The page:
8. Anon at 8:08, you have to realize that when we were wearing vintage 50s and 60s clothes in the 1980s (Yes, I was buying and wearing vintage 20 years ago, also), those clothes were only 20-30 years old. That’s why they were so cheap and abundant. If you want to wear 20-30 year old clothes from the 70s and 80s now, there’s tons of it at yard sales. And it’s cheap because most vintage clothing dealers do not want stuff from the 70s and 80s. In another 20 years, that stuff from the 70s and 80s will be as expensive (adjusting for inflation) as the stuff from the 50s and 60s is now. If you’re still looking for 50s and 60s pieces now, those pieces are much older and the supply is smaller than they were in ths 1980s because people throw old stuff away. It would be like trying to buy clothes from the 1930s and 1940s in the 1980s. I bet you didn’t find that stuff for cheap back then, because I sure didn’t.


  9. Perhaps someone mentioned this, but there were so many comments, I couldn’t read them all. And let me also comment that this is my personal opinion and you may not agree, but….I don’t mind paying a high price for a vintage pattern I really want. What really irks me, particularly on eBay, is when someone lists a pattern and then they are asking $5, $6 or more to ship the pattern. I happen to know that it costs less than $1 to ship a pattern via 1st class mail and about $4 for priority mail, so where do some of these people get off trying to list paterns this way? I’ve often passed on a nice pattern because I felt people were being less than honest with their shipping fees…I’d rather they start the bidding at $15 and charge a buck or two to ship.


  10. I happen to know that it costs less than $1 to ship a pattern via 1st class mail Actually a 3 or 4 ounces pattern costs about $1.50-$2.00 to ship now depending on how much packaging material your seller uses.I agree that $5 or $6 is too much to ship.


  11. This post has nothing to do with the price of vintage patterns………I’ve been pondering the Donald Trump comment about how he brags that he never pays retail, even in a department store.I come from a bank/brokerage background and I’ll tell you the reason the rich can negotiate fees and prices…..it’s because they are rich and the store/dealer/broker/car store/bank, etc, wants to keep them as a customer and wants the rich guys to refer his/her friends.If a business can boast that they have Donald Trump and friends as customers then how much more likely are they to start picking up even more customers. (Like in England when a business can state the Queen shops in their establishment)Yes, many items are negotiable, but out in the business world you’d better already have pots of money if you want to negotiate, otherwise you’ll just get in line and pay the going rate. Ask me how I know…………..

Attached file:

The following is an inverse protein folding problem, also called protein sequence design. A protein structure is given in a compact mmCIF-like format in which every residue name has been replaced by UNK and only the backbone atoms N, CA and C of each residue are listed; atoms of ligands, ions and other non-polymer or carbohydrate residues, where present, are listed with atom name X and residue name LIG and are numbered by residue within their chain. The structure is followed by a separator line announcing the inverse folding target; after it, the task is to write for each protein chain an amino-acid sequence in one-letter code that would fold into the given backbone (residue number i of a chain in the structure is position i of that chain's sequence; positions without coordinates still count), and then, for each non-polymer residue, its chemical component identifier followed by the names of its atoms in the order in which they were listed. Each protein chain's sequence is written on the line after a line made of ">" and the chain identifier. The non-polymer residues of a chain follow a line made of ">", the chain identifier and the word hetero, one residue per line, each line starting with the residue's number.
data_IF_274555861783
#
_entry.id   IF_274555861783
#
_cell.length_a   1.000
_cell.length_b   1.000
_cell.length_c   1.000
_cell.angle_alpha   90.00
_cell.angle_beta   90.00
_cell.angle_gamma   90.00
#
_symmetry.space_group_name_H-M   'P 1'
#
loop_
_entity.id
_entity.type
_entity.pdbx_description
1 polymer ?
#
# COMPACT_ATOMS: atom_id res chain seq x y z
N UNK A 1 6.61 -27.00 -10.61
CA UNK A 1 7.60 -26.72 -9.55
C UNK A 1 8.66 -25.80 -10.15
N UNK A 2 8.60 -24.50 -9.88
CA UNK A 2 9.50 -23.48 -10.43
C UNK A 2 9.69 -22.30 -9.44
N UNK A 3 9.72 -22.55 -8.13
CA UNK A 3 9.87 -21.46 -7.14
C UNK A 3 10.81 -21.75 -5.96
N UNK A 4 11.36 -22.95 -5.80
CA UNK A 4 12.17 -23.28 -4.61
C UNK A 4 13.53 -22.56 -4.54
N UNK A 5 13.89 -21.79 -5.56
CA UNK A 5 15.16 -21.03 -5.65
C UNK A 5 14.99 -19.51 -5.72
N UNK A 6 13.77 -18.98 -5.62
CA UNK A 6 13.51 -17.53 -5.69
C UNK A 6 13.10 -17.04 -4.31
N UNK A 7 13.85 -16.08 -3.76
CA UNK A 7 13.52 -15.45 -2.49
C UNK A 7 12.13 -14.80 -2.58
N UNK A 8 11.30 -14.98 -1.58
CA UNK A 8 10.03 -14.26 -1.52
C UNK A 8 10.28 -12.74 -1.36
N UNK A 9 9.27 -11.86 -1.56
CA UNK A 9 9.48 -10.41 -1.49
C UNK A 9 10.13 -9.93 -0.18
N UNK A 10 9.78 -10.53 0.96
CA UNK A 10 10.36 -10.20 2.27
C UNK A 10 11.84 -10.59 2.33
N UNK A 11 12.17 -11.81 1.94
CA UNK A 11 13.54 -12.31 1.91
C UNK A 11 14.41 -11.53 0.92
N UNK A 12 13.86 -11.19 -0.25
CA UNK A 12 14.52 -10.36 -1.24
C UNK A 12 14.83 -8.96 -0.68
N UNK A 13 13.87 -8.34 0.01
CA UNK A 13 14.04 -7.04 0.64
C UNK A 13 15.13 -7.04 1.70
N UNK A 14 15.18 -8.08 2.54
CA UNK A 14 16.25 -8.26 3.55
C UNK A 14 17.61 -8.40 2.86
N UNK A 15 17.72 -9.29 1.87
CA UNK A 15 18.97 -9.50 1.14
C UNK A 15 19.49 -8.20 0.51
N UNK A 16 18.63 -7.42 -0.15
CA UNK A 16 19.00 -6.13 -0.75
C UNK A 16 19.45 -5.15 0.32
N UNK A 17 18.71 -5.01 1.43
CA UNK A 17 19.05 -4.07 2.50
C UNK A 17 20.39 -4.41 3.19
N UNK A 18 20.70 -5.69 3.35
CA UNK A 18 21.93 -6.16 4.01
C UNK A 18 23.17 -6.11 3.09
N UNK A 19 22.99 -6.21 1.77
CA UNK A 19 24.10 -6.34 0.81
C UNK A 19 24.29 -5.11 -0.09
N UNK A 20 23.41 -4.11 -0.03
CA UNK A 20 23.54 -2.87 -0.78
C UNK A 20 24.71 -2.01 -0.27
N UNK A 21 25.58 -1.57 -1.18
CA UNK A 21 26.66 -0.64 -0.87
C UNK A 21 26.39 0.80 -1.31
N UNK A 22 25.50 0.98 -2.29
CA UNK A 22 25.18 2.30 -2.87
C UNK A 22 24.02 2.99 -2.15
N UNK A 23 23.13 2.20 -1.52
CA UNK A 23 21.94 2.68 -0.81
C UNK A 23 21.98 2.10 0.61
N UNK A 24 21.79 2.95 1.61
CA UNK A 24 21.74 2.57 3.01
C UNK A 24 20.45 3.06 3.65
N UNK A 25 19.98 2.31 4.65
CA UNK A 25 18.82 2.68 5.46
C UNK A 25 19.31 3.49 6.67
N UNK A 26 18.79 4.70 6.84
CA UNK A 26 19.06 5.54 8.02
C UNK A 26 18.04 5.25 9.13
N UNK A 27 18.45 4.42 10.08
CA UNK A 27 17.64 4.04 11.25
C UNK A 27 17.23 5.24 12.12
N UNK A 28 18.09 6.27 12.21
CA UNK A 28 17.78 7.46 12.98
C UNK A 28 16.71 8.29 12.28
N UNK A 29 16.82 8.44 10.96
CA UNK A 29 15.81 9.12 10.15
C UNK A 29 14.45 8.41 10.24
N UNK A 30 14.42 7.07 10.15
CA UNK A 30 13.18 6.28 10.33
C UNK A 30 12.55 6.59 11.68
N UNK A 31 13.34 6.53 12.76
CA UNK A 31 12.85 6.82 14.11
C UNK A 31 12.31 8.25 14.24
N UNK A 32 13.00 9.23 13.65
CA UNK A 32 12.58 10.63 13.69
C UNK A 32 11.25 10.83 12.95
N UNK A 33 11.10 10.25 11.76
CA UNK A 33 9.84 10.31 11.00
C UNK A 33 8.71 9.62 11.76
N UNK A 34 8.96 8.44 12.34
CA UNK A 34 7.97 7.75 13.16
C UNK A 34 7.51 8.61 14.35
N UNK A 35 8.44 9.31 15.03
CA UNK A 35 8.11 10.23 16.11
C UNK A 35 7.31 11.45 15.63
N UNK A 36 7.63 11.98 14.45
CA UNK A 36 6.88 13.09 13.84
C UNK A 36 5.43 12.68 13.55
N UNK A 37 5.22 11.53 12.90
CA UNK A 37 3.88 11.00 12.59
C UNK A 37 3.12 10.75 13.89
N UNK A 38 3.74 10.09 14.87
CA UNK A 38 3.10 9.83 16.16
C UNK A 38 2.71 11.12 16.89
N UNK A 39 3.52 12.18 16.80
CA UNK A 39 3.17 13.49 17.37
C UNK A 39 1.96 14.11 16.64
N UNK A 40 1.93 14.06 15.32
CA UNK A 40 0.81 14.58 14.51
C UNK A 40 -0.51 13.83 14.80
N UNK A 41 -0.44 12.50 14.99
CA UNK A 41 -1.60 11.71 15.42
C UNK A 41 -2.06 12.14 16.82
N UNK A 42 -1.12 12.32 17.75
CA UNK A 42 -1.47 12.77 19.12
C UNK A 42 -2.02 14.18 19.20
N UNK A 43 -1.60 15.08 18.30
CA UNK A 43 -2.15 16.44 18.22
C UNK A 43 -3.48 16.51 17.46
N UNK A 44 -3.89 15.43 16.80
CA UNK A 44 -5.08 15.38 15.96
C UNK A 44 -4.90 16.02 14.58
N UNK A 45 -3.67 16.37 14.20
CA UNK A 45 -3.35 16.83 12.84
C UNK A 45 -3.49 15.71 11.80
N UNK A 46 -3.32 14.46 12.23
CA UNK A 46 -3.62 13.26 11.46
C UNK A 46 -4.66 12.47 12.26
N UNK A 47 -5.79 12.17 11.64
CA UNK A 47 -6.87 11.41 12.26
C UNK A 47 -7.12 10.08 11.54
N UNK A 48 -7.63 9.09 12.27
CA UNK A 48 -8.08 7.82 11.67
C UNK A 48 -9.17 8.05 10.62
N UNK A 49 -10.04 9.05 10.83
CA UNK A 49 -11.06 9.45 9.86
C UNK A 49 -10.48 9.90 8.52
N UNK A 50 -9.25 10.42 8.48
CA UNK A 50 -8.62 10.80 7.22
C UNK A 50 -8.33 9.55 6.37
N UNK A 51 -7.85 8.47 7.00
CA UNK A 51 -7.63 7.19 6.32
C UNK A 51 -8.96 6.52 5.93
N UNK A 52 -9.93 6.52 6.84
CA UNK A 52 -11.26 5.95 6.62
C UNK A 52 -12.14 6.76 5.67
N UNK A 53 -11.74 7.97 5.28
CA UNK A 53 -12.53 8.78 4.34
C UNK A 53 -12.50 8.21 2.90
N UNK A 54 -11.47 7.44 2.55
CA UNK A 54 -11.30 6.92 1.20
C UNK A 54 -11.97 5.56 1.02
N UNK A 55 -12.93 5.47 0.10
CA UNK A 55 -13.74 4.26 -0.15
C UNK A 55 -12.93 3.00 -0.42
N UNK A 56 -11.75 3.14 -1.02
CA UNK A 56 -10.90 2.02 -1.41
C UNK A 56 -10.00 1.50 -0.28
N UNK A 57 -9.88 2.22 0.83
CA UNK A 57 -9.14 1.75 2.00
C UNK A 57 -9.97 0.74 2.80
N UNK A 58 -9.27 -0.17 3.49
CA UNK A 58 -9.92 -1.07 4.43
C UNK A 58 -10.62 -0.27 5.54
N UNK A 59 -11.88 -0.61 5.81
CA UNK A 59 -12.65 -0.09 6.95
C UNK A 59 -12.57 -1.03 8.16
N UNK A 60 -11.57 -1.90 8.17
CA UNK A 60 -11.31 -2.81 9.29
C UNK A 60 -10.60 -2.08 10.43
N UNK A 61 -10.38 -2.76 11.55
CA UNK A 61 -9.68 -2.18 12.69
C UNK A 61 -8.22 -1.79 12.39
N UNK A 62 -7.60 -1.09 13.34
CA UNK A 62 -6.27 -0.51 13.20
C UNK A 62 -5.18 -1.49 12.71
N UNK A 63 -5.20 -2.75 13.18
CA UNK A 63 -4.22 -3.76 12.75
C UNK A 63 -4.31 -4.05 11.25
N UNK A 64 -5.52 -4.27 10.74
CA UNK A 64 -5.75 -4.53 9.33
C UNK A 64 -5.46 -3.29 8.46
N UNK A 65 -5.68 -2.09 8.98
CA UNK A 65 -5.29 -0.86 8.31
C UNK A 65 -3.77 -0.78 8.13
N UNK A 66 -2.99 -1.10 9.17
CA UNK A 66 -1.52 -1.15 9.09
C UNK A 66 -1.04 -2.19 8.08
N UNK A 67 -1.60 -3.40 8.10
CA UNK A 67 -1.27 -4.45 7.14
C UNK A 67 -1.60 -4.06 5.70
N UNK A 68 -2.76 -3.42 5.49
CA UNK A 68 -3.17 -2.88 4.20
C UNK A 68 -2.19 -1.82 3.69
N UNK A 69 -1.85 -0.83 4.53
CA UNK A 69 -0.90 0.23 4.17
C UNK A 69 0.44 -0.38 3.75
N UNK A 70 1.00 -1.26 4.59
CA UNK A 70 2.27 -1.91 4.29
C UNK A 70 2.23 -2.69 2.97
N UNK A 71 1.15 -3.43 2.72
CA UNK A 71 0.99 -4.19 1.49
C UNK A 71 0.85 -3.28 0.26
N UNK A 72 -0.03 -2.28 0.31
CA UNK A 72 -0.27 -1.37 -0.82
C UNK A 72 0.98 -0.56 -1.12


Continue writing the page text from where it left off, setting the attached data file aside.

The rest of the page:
12. PS. Unless you are in the market right now for a large SUV or truck. Right now the dealers will practically give one away to anyone who will take the vehicle off their hands.


  13. I love this intelligent discussion you started and the details of economics being openly discussed are very interesting and informative. I am an artist, striving to price my efforts in such a way that I can live from them, as plumbers and dentists live off theirs.I am interested in how one makes enough to live on, following a passion.This post is highly informative, as are the comments people have left.


  14. Wonderfully enlightening conversation. I have spent over 8 hours of my day cataloging old patterns for my wife, and honestly think that any human who spends this much time to preserve a pattern and re-enter it into the market place is doing a historically significant duty . I don’t feel so alone knowing that others dredge through rat feces to bring a vintage pattern “back from the dead” kudos to you !


  15. Hi, I sell vintage patterns on eBay for anywhere from 2 cents per pattern up to about 80 dollars, depending on the pattern. I spend Thursday, Friday and Saturday scouring Estate Sales and Garage Sales and yes it does take a lot of time, energy and gas. It also takes time to check the patterns and scan them and list them, but I really do love it. My hope is to get more of my patterns listed so I can eventually start making money because, even though I may sell a $50 pattern once in a while, most of my patterns are of the $5 variety, and eBay had gotten greedier and greedier with its fees and percentages. Just a short note about digging through nasty sheds and garages: Being a pattern seller myself I can appreciate that patterns are hard to find, however, I am disgusted by anyone who would sell patterns that had been littered with rat poo or roach carcasses. I think that is disgusting, revolting, and downright dangerous. I walk away from huge pattern stashes that are not clean. I also buy vintage patterns eBay and I pray I’ve never bought from rat lady because it sounds as if it could be an unhealthy purchase. EW!


  16. SHIPPING COSTS FOR REGULAR SIZE SMALL FORMAT PATTERNS WEIGHING 5-6 OUNCES:$2.07 (Not including price of envelope and other packing materials such as plastic sleeve.)”Package” postage is charged when seller uses cardboard backing or unbendable envelope.If you don’t care whether or not your priceless vintage pattern is bent, folded, crushed, etc… then ask the eBay seller to slap the sucker in a paper envelope and save yourself about a dollar. Most sellers of vintage patterns are really nice folks.As for the boobs charging 5-6 bucks shipping on a pattern, they won’t last long – they’ll either be suspended by eBay (who does NOT allow excessive shipping) or they’ll just disappear. When no one buys their stuff they’ll scratch their heads and fade away… LOL